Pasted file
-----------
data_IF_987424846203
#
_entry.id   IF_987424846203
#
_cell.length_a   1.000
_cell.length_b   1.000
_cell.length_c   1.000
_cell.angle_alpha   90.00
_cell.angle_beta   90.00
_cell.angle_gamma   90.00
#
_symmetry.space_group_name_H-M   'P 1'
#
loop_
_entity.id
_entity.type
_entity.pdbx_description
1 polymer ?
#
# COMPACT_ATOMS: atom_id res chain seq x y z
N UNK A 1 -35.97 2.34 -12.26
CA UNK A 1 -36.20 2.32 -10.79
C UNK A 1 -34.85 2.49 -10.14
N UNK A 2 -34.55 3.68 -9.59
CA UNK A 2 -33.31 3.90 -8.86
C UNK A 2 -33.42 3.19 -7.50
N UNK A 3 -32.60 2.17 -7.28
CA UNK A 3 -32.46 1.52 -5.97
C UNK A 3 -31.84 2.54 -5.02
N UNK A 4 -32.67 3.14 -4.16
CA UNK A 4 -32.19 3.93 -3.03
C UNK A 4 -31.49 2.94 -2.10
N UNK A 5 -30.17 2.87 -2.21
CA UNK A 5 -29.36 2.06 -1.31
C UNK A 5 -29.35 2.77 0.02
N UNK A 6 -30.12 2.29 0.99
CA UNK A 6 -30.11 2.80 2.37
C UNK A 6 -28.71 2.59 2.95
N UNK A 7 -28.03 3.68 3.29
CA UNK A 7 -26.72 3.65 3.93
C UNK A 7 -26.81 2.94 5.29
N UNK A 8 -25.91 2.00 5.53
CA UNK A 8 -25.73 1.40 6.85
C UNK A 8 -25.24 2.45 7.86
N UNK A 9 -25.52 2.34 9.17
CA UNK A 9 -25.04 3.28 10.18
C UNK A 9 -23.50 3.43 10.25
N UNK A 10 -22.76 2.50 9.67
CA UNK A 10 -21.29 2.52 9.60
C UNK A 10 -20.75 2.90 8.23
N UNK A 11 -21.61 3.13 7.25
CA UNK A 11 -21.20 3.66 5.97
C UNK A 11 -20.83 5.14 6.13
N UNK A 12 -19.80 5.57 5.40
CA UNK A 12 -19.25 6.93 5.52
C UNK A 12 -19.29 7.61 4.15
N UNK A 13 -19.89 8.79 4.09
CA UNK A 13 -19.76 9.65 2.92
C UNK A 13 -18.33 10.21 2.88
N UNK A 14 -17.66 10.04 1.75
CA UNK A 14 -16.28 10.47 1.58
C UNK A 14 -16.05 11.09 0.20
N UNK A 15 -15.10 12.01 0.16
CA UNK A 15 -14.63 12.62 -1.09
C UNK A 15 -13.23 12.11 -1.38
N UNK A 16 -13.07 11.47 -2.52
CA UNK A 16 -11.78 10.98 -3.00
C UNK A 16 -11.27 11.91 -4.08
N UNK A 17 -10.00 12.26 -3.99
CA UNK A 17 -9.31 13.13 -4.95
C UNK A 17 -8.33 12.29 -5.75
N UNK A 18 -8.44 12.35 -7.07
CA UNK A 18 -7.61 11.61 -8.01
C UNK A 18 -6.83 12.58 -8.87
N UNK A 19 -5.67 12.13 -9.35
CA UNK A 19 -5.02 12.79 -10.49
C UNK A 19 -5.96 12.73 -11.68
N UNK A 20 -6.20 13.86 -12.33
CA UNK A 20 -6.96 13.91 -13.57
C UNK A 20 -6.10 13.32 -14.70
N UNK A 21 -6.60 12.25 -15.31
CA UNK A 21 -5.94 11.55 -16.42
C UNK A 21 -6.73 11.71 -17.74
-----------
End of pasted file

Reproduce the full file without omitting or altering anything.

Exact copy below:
data_IF_987424846203
#
_entry.id   IF_987424846203
#
_cell.length_a   1.000
_cell.length_b   1.000
_cell.length_c   1.000
_cell.angle_alpha   90.00
_cell.angle_beta   90.00
_cell.angle_gamma   90.00
#
_symmetry.space_group_name_H-M   'P 1'
#
loop_
_entity.id
_entity.type
_entity.pdbx_description
1 polymer ?
#
# COMPACT_ATOMS: atom_id res chain seq x y z
N UNK A 1 -35.97 2.34 -12.26
CA UNK A 1 -36.20 2.32 -10.79
C UNK A 1 -34.85 2.49 -10.14
N UNK A 2 -34.55 3.68 -9.59
CA UNK A 2 -33.31 3.90 -8.86
C UNK A 2 -33.42 3.19 -7.50
N UNK A 3 -32.60 2.17 -7.28
CA UNK A 3 -32.46 1.52 -5.97
C UNK A 3 -31.84 2.54 -5.02
N UNK A 4 -32.67 3.14 -4.16
CA UNK A 4 -32.19 3.93 -3.03
C UNK A 4 -31.49 2.94 -2.10
N UNK A 5 -30.17 2.87 -2.21
CA UNK A 5 -29.36 2.06 -1.31
C UNK A 5 -29.35 2.77 0.02
N UNK A 6 -30.12 2.29 0.99
CA UNK A 6 -30.11 2.80 2.37
C UNK A 6 -28.71 2.59 2.95
N UNK A 7 -28.03 3.68 3.29
CA UNK A 7 -26.72 3.65 3.93
C UNK A 7 -26.81 2.94 5.29
N UNK A 8 -25.91 2.00 5.53
CA UNK A 8 -25.73 1.40 6.85
C UNK A 8 -25.24 2.45 7.86
N UNK A 9 -25.52 2.34 9.17
CA UNK A 9 -25.04 3.28 10.18
C UNK A 9 -23.50 3.43 10.25
N UNK A 10 -22.76 2.50 9.67
CA UNK A 10 -21.29 2.52 9.60
C UNK A 10 -20.75 2.90 8.23
N UNK A 11 -21.61 3.13 7.25
CA UNK A 11 -21.20 3.66 5.97
C UNK A 11 -20.83 5.14 6.13
N UNK A 12 -19.80 5.57 5.40
CA UNK A 12 -19.25 6.93 5.52
C UNK A 12 -19.29 7.61 4.15
N UNK A 13 -19.89 8.79 4.09
CA UNK A 13 -19.76 9.65 2.92
C UNK A 13 -18.33 10.21 2.88
N UNK A 14 -17.66 10.04 1.75
CA UNK A 14 -16.28 10.47 1.58
C UNK A 14 -16.05 11.09 0.20
N UNK A 15 -15.10 12.01 0.16
CA UNK A 15 -14.63 12.62 -1.09
C UNK A 15 -13.23 12.11 -1.38
N UNK A 16 -13.07 11.47 -2.52
CA UNK A 16 -11.78 10.98 -3.00
C UNK A 16 -11.27 11.91 -4.08
N UNK A 17 -10.00 12.26 -3.99
CA UNK A 17 -9.31 13.13 -4.95
C UNK A 17 -8.33 12.29 -5.75
N UNK A 18 -8.44 12.35 -7.07
CA UNK A 18 -7.61 11.61 -8.01
C UNK A 18 -6.83 12.58 -8.87
N UNK A 19 -5.67 12.13 -9.35
CA UNK A 19 -5.02 12.79 -10.49
C UNK A 19 -5.96 12.73 -11.68
N UNK A 20 -6.20 13.86 -12.33
CA UNK A 20 -6.96 13.91 -13.57
C UNK A 20 -6.10 13.32 -14.70
N UNK A 21 -6.60 12.25 -15.31
CA UNK A 21 -5.94 11.55 -16.42
C UNK A 21 -6.73 11.71 -17.74